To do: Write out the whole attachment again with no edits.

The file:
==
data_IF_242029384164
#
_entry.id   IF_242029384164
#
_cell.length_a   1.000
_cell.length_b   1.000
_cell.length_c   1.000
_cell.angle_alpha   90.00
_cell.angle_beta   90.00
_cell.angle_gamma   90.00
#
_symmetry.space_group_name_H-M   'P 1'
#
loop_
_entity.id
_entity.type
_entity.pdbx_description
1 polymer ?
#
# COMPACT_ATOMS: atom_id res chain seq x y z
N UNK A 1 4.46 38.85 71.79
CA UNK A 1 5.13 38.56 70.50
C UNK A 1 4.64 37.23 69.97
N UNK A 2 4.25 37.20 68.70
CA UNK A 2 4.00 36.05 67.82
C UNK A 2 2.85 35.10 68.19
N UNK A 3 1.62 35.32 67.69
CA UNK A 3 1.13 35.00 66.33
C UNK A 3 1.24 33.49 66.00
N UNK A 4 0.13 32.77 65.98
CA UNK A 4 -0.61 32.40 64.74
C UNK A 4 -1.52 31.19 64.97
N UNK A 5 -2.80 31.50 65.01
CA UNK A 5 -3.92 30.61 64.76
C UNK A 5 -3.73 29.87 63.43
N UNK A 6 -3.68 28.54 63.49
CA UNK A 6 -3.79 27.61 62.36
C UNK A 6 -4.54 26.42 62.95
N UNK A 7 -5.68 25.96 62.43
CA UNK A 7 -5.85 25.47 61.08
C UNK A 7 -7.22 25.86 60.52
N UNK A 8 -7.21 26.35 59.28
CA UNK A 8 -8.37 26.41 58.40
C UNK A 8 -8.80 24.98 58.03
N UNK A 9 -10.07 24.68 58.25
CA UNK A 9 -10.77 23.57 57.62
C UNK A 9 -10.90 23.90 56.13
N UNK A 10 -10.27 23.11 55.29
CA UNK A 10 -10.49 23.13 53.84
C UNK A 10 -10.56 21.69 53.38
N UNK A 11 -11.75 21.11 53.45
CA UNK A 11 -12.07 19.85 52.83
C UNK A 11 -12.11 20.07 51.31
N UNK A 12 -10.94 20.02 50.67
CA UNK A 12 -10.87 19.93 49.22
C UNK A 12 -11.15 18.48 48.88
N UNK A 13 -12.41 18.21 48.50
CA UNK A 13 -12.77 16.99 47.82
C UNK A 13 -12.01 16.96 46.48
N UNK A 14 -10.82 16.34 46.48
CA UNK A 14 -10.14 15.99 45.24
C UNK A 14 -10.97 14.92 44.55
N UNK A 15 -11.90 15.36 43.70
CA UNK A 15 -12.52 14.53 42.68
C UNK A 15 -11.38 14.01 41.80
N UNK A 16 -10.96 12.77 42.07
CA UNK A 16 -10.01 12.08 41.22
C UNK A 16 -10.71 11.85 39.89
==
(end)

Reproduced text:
data_IF_242029384164
#
_entry.id   IF_242029384164
#
_cell.length_a   1.000
_cell.length_b   1.000
_cell.length_c   1.000
_cell.angle_alpha   90.00
_cell.angle_beta   90.00
_cell.angle_gamma   90.00
#
_symmetry.space_group_name_H-M   'P 1'
#
loop_
_entity.id
_entity.type
_entity.pdbx_description
1 polymer ?
#
# COMPACT_ATOMS: atom_id res chain seq x y z
N UNK A 1 4.46 38.85 71.79
CA UNK A 1 5.13 38.56 70.50
C UNK A 1 4.64 37.23 69.97
N UNK A 2 4.25 37.20 68.70
CA UNK A 2 4.00 36.05 67.82
C UNK A 2 2.85 35.10 68.19
N UNK A 3 1.62 35.32 67.69
CA UNK A 3 1.13 35.00 66.33
C UNK A 3 1.24 33.49 66.00
N UNK A 4 0.13 32.77 65.98
CA UNK A 4 -0.61 32.40 64.74
C UNK A 4 -1.52 31.19 64.97
N UNK A 5 -2.80 31.50 65.01
CA UNK A 5 -3.92 30.61 64.76
C UNK A 5 -3.73 29.87 63.43
N UNK A 6 -3.68 28.54 63.49
CA UNK A 6 -3.79 27.61 62.36
C UNK A 6 -4.54 26.42 62.95
N UNK A 7 -5.68 25.96 62.43
CA UNK A 7 -5.85 25.47 61.08
C UNK A 7 -7.22 25.86 60.52
N UNK A 8 -7.21 26.35 59.28
CA UNK A 8 -8.37 26.41 58.40
C UNK A 8 -8.80 24.98 58.03
N UNK A 9 -10.07 24.68 58.25
CA UNK A 9 -10.77 23.57 57.62
C UNK A 9 -10.90 23.90 56.13
N UNK A 10 -10.27 23.11 55.29
CA UNK A 10 -10.49 23.13 53.84
C UNK A 10 -10.56 21.69 53.38
N UNK A 11 -11.75 21.11 53.45
CA UNK A 11 -12.07 19.85 52.83
C UNK A 11 -12.11 20.07 51.31
N UNK A 12 -10.94 20.02 50.67
CA UNK A 12 -10.87 19.93 49.22
C UNK A 12 -11.15 18.48 48.88
N UNK A 13 -12.41 18.21 48.50
CA UNK A 13 -12.77 16.99 47.82
C UNK A 13 -12.01 16.96 46.48
N UNK A 14 -10.82 16.34 46.48
CA UNK A 14 -10.14 15.99 45.24
C UNK A 14 -10.97 14.92 44.55
N UNK A 15 -11.90 15.36 43.70
CA UNK A 15 -12.52 14.53 42.68
C UNK A 15 -11.38 14.01 41.80
N UNK A 16 -10.96 12.77 42.07
CA UNK A 16 -10.01 12.08 41.22
C UNK A 16 -10.71 11.85 39.89